The cost of homeownership is more than the down payment
If your retirement account is your only source of down payment funds, you’ve got more to consider than just the financial consequences of early withdrawal. Most financial professionals strongly caution new homebuyers to look at the hidden costs of homeownership—major repairs, ongoing maintenance, property upgrades—before taking the plunge. That’s especially true if they’re financing the down payment from retirement savings.
If you’ve got few cash reserves in your short- and long-term savings, you may not be prepared for the expenses that come with owning a home. That could put you deeper in debt, further complicating your financial situation over time.
Other consequences are even more worrisome. While the IRS waives the 10% early-withdrawal penalty (on traditional IRAs and Roth IRAs) for first-time homebuyers (up to a $10,000 lifetime limit), you’ll still owe income tax on the money. And depending on your income and how much you withdraw, it could push you into a higher tax bracket, costing you thousands more tax dollars at the end of the year.
Suppose you’re 35, currently in the 22% federal tax bracket and 5% for state, and you withdraw $30,000 for a first-time home purchase. Right away, you’re losing $8,100 to taxes—but if that $30,000 bumps you up into the 24% bracket, you lose another $600. And because the early-withdrawal exception only applies to the first $10,000, you’ll also owe $2,000 for the penalty on the rest.
What you lose in potential compounding on your investment, however, is where it really gets painful. Imagine you leave that $30,000 in your retirement account in a fund that tracks the S&P 500®, which has historically averaged about 10% a year. Assuming that rate of return, the $30,000 would be worth over $500,000 when you turn 65. (Past performance doesn’t guarantee future earnings, of course, but your opportunity definitely will have been lost.)
There are better ways to pay for college
More Americans are tapping their retirement Opens in new window to fund their children’s education as college costs continue to soar. However, that’s a short-term strategy with long-term impact.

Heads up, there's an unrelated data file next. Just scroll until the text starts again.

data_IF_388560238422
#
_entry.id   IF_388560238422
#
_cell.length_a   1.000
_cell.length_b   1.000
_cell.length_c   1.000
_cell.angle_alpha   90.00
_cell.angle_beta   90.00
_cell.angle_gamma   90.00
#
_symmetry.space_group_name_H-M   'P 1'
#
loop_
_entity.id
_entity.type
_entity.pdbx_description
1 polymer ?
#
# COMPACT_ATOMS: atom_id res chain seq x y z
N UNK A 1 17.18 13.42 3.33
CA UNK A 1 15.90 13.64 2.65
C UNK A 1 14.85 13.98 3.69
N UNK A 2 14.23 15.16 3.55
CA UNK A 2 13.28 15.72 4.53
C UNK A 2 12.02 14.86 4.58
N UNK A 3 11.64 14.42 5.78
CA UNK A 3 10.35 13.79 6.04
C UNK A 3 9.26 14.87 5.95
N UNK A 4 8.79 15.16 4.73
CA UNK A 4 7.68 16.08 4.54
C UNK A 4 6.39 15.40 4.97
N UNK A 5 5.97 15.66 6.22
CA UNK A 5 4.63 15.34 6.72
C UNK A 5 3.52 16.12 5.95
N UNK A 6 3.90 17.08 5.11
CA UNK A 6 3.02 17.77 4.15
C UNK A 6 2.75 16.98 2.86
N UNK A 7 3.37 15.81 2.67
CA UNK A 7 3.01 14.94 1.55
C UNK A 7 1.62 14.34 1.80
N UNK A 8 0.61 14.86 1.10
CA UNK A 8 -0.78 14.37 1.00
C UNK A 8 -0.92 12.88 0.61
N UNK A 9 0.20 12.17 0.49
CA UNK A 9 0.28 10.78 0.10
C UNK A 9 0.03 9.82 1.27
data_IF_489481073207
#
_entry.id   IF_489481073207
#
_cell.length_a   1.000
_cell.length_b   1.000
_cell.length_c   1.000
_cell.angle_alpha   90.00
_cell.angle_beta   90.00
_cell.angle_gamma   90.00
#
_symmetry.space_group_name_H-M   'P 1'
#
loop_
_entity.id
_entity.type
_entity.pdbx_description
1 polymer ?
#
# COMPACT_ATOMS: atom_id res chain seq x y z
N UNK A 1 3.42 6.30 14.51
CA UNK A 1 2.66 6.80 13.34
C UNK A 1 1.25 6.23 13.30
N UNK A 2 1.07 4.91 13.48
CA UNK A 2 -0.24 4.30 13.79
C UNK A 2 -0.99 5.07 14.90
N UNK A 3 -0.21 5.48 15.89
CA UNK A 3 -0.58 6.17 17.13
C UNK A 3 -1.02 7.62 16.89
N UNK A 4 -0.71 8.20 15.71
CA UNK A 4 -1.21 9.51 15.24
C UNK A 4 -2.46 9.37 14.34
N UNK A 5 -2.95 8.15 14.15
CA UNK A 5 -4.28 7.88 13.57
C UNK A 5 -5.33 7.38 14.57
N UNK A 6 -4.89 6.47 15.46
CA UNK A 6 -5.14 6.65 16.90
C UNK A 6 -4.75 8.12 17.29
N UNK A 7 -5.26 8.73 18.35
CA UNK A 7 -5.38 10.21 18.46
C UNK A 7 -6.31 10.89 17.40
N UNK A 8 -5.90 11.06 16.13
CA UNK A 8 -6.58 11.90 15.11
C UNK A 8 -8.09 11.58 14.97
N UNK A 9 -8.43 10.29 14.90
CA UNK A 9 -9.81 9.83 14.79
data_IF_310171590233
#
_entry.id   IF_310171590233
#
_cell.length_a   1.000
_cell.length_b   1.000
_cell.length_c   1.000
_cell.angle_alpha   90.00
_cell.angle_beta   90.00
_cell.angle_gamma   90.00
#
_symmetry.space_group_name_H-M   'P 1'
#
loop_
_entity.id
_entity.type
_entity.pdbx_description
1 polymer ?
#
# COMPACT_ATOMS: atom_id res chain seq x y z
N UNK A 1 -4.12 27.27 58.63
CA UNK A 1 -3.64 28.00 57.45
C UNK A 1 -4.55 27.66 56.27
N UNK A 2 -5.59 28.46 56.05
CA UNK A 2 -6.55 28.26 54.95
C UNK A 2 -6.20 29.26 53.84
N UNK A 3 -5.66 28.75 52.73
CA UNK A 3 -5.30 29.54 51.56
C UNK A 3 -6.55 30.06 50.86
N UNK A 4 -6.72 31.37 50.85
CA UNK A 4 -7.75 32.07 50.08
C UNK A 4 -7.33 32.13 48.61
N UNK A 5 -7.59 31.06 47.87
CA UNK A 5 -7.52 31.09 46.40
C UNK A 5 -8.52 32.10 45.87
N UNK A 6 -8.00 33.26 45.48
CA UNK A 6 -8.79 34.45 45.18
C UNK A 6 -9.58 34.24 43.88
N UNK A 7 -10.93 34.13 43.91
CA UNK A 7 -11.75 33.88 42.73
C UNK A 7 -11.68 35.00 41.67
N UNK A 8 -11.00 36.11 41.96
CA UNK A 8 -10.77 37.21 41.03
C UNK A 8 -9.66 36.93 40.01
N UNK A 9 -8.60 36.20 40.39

The same income tax rules apply to withdrawals. And even though you won’t face an early-withdrawal penalty for using IRA funds toward college costs, you will get dinged 10% if you pull money from a workplace plan too soon. For example, if you’re 55, in the 24% federal tax bracket (5% state), and withdraw $50,000 for college costs, your withdrawal is worth just $30,500 after taxes and penalties. This assumes you don’t jump a bracket (and face even higher income taxes). Meanwhile, your “opportunity cost”—that $50,000 plus what it might have been over 10 more years if invested an S&P 500 fund earning 10% a year—is nearly $130,000.
All told, you could be looking at a potential hit of $99,500 or more ($80,000 in lost market returns plus $19,500 in taxes and penalties).
There’s a hidden factor at play, as well: The withdrawal counts as income when it’s time to apply for financial aid—but not in the same year. Specifically, the federal FAFSA® (Free Application for Federal Student Aid) Opens in new window looks at income from two tax years earlier, so your 2021 application will consider a withdrawal that appeared on your tax return for 2019. And the more income you report, the less your child might qualify for in grants and loans.
A tax-advantaged 529 account or Roth IRA—if you have other funds earmarked for retirement and are at least age 59½ and have held the account at least five years—is generally a wiser choice for college savings over the long haul.